Every time I worked with one girl in particular, we laughed for entire shifts. One night, we were singing the national anthem at the top of our lungs without realizing a customer had come in (to our surprise, she applauded our terrible screaming). Another coworker and I turned up the radio on full blast when business was slow and had dance battles. We made the most of our shifts, and I still talk to some of these people today.

You learn how to deal with difficult people. It's the age-old story: the uppity customer thinks twelve dollars for a meal combo is outrageous and Where is your manager?!

My friend and I were once called stupid and a customer said he would never come back to our restaurant to eat ever again. At the moment, we were scared out of our minds because we were both pretty new to the job. As time passed, we became more patient and tolerant and knew what triggered these particular customers. Dealing with these adversities definitely helps in the long run, particularly when it comes to doing group work with people who seem unbearable.

Your people skills increase by a landslide. I had always thought that I was great with people before I had a job. However, when I found myself in situations where I had to talk to strangers, I would grow nervous and stumble across my words from time to time. Working in an environment where communicating with others is a driving force helped me not only with improving my public speaking, but also made me more outgoing. In situations where I once backed into the corner to avoid having to talk to someone, I now take charge and initiate a conversation.

You establish a connection with regular customers. My favorite customer was named Jack. He was the sweetest old man who came in every Wednesday and Friday and bought food for himself and his wife. I quickly memorized his order, which impressed him. We shared pleasantries every time he came in, and my coworkers and I looked forward to seeing him.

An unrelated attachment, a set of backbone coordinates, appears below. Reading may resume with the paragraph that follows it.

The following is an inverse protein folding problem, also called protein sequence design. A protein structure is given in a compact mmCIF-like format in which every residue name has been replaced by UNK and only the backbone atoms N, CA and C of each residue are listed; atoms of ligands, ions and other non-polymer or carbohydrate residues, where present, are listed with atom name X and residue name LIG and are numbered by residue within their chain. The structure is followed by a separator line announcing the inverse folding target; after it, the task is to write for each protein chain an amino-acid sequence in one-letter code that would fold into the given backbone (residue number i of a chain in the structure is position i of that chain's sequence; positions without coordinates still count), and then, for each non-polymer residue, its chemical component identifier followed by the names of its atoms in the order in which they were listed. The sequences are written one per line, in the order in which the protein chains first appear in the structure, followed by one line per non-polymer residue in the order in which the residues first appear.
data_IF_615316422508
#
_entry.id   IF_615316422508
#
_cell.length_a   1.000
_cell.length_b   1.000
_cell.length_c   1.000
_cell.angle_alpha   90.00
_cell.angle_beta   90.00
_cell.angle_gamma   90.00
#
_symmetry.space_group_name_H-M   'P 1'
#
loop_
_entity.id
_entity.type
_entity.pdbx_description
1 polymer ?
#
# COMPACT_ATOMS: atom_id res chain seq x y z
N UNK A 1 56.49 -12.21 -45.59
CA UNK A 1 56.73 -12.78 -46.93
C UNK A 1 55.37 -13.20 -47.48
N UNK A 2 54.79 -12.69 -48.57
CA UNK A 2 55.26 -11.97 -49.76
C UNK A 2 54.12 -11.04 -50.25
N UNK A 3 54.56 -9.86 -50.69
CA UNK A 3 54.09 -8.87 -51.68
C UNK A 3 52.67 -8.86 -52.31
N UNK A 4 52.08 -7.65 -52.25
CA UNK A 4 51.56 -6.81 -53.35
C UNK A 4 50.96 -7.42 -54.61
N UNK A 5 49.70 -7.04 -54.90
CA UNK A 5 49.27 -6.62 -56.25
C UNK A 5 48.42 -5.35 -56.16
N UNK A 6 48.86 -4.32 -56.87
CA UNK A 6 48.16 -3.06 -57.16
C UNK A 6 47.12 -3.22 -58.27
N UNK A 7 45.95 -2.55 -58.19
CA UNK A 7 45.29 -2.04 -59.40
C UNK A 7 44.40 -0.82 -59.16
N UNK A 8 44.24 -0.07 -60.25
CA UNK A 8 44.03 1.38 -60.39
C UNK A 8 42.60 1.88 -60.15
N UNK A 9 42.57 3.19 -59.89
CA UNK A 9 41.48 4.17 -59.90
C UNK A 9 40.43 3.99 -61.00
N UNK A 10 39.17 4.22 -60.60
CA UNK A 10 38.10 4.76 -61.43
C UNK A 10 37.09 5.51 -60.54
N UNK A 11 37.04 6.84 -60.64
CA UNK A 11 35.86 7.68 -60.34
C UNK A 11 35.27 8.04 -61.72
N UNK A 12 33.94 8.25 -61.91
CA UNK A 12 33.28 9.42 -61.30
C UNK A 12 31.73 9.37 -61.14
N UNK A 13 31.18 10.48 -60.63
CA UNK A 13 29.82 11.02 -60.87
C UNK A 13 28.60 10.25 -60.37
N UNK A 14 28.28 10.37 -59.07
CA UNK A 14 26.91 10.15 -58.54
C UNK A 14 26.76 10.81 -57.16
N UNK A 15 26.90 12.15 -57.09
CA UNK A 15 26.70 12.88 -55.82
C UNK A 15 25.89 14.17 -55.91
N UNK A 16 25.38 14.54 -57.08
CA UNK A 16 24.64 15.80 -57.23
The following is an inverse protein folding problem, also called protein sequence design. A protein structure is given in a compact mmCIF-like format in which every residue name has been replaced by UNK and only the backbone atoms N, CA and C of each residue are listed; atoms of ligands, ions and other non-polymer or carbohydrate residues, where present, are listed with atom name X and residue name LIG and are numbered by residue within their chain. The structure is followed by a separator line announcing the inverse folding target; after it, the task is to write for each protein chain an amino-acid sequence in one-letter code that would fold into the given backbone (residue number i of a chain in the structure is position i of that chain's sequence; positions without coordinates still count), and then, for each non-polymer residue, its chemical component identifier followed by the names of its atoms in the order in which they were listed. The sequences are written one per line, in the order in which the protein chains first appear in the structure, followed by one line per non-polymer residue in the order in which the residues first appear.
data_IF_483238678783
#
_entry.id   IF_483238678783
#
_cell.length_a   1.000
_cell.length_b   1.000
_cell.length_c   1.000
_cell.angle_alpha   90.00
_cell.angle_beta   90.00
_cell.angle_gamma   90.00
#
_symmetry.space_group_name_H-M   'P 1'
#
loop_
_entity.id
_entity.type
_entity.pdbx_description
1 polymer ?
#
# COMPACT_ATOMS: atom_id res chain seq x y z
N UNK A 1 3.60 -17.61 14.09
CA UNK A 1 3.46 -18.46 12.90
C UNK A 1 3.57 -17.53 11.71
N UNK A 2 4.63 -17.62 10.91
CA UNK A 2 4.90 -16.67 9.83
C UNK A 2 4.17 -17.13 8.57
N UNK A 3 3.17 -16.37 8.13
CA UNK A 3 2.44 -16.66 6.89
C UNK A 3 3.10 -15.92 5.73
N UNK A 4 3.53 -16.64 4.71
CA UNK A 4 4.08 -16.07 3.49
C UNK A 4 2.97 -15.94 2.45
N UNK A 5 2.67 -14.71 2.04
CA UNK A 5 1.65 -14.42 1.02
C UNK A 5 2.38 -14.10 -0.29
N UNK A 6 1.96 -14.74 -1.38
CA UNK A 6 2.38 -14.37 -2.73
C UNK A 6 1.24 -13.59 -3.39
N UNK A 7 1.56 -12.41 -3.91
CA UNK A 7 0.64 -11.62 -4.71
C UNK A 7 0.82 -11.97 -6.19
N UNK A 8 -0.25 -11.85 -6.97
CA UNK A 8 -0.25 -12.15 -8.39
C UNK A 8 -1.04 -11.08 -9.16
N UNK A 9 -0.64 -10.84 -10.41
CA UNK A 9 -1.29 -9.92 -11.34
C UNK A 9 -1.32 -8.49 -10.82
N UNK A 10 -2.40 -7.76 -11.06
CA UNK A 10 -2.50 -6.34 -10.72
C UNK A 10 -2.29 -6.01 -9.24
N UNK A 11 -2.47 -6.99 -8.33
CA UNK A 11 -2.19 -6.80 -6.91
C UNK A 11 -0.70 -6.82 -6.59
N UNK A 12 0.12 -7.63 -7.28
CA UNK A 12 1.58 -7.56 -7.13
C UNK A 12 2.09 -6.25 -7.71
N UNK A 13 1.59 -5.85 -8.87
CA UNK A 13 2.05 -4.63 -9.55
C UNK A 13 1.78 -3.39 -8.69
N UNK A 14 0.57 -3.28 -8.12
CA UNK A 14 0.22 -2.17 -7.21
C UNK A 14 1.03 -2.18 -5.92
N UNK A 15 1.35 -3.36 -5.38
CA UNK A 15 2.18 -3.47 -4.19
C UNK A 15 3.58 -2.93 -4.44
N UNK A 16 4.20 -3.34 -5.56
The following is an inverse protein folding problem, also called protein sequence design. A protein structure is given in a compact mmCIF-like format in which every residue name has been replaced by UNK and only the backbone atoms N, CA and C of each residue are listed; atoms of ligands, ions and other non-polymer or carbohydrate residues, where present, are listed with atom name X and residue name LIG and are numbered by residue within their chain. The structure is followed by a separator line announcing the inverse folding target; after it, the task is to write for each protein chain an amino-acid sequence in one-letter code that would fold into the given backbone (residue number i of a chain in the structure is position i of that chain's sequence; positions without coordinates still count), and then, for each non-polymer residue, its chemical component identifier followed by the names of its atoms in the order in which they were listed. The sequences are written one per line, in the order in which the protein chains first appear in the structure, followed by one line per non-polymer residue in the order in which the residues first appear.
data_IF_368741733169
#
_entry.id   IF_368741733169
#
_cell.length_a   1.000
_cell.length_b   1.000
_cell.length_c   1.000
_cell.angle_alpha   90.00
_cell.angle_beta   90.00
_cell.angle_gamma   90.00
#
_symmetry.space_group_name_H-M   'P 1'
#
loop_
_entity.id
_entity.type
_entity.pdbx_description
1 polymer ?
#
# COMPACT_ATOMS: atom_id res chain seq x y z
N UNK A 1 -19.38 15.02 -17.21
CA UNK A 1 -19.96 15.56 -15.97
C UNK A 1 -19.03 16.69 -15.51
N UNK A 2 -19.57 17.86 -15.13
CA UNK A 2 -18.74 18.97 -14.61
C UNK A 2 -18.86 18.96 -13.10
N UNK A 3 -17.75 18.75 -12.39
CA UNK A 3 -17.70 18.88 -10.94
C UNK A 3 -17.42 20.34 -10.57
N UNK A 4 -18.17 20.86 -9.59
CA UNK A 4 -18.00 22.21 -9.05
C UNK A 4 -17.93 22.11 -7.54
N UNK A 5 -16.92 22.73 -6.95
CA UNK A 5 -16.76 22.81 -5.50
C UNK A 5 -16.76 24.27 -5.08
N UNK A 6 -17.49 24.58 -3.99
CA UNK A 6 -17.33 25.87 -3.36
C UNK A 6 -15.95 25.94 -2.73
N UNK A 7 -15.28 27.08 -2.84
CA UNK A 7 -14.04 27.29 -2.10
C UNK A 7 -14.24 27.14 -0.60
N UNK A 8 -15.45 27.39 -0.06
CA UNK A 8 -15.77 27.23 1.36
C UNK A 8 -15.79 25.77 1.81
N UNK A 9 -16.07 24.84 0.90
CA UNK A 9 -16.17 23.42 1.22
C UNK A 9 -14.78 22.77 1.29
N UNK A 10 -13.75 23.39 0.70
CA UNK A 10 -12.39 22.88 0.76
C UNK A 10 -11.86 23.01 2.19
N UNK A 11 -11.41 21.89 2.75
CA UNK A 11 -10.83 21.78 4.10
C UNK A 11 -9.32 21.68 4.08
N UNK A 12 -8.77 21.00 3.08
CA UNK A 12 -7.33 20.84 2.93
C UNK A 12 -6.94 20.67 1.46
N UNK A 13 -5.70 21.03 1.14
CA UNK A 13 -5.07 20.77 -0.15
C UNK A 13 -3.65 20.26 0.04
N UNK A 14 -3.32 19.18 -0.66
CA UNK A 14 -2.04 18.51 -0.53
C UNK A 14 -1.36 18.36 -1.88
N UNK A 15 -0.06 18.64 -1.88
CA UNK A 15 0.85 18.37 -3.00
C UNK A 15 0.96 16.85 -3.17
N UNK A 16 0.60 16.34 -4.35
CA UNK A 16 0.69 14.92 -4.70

Establishing a relationship with people who come in a lot helps immensely when it comes to working. It also provides a sense of accomplishment when you memorize an order. Not to mention, the customers start to like you and typically leave a generous tip!

You have stories to tell for a lifetime! Sometimes bad things happen at work. Once I was holding a hot pan and burned my arm— I still have the burn mark on my arm to prove it. My point is, it sucked at the moment, but now I look back and laugh.

One time I asked my coworker how to make soup and she replied, "Slowly, but beautifully." It was so nonchalant that I cracked up for hours. There was also a time when a customer asked me for outlandish toppings and condiments that we didn't offer. The craziest story, though, was the drug deal that went down in our public restrooms. My coworker and I obviously could not leave our station and follow these people into the bathroom, so we were pretty much defenseless. Nobody got hurt or anything, so it made for a great story.

Working in fast food was definitely not sunshine, lollipops, and rainbows, but I'm so glad I did it. It made me more independent and outgoing and gave me memories I'll never forget.